The Florida Breast Cancer Foundation (FBCF) is legally prohibited from participating in political campaigns at any level. FBCF could lose its tax-exempt status or be subject to federal excise taxes if FBCF or individuals while representing FBCF participate in candidates’ political campaigns. (See the IRS article below.) Of course, advocates and supporters can engage in any political activity of their choosing as private citizens, but it is important that FBCF is not referenced or used when individuals do this on their own. If you have any questions about this, please do not hesitate to contact me. Thank you for your understanding, your cooperation, and your support of FBCF. Remember Together we WILL end breast cancer!
The Restriction of Political Campaign Intervention by Section 501(c)(3) Tax-Exempt Organizations
Under the Internal Revenue Code, all section 501(c)(3) organizations are absolutely prohibited from directly or indirectly participating in, or intervening in, any political campaign on behalf of (or in opposition to) any candidate for elective public office. Contributions to political campaign funds or public statements of position (verbal or written) made on behalf of the organization in favor of or in opposition to any candidate for public office clearly violate the prohibition against political campaign activity. Violating this prohibition may result in denial or revocation of tax-exempt status and the imposition of certain excise taxes. Certain activities or expenditures may not be prohibited depending on the facts and circumstances. For example, certain voter education activities (including presenting public forums and publishing voter education guides) conducted in a non-partisan manner do not constitute prohibited political campaign activity. In addition, other activities intended to encourage people to participate in the electoral process, such as voter registration and get-out-the-vote drives, would not be prohibited political campaign activity if conducted in a non-partisan manner. On the other hand, voter education or registration activities with evidence of bias that (a) would favor one candidate over another; (b) oppose a candidate in some manner; or (c) have the effect of favoring a candidate or group of candidates, will constitute prohibited participation or intervention.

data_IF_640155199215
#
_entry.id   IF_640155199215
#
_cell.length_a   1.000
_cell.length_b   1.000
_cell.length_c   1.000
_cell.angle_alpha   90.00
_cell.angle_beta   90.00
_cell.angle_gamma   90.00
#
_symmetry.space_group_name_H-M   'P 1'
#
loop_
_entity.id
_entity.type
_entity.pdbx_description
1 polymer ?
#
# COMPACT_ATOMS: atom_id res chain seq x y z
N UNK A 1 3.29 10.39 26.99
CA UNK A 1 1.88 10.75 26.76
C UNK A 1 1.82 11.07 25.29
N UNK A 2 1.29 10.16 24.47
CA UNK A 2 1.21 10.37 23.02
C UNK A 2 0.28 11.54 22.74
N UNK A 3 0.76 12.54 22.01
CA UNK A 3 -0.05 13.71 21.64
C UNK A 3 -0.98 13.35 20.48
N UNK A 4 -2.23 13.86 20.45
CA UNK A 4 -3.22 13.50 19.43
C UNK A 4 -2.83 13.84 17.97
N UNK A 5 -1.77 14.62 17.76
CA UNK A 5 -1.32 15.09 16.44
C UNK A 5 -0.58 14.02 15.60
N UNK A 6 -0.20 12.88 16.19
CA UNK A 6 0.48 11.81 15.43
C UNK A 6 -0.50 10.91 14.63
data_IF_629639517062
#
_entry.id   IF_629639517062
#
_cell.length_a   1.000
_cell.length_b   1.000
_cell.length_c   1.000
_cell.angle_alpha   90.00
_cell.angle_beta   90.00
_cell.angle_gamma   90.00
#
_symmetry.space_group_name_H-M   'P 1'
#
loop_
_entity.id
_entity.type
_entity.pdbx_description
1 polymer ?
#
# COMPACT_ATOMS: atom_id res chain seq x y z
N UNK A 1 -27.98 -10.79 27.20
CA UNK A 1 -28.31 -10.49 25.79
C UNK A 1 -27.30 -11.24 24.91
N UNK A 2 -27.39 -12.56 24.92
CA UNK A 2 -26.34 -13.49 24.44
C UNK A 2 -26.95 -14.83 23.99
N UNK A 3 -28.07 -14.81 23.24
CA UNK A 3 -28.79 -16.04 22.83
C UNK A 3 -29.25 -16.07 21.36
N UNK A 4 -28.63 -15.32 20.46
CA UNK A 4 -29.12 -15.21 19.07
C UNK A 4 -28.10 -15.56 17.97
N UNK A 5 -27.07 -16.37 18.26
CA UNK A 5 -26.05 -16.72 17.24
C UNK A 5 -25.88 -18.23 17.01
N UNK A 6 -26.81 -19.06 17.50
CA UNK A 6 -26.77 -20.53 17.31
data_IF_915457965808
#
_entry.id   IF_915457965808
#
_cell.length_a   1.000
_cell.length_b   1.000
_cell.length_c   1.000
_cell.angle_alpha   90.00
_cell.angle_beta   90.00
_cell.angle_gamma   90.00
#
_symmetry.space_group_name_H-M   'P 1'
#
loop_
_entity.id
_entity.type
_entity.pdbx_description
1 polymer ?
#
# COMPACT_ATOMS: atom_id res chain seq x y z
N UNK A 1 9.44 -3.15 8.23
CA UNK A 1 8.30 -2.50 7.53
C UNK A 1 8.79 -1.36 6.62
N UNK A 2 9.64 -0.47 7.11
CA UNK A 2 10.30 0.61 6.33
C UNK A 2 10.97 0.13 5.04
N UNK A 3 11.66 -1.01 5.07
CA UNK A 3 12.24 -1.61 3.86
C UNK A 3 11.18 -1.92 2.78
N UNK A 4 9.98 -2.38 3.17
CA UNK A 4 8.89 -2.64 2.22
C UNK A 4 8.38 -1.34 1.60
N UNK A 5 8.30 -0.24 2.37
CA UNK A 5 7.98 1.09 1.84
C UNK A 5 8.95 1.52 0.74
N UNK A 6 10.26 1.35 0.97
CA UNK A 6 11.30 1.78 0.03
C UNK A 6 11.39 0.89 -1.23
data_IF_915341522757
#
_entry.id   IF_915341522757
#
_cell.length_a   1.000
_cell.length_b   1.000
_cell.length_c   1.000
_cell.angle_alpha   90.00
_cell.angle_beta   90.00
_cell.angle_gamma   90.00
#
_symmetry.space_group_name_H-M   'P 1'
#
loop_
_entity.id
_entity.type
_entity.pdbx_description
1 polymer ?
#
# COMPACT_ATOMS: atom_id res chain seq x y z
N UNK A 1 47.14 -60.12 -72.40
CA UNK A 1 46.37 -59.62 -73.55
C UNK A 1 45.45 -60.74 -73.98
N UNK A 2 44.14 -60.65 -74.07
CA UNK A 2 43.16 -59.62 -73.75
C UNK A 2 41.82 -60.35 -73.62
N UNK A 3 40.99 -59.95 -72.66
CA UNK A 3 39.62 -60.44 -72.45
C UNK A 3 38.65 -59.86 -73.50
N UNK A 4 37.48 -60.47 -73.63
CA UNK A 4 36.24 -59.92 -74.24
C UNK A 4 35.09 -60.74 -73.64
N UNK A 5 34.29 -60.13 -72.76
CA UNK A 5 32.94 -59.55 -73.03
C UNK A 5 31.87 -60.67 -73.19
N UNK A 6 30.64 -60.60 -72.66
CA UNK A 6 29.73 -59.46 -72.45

The Internal Revenue Service provides resources to exempt organizations and the public to help them understand the prohibition. As part of its examination program, the IRS also monitors whether organizations are complying with the prohibition.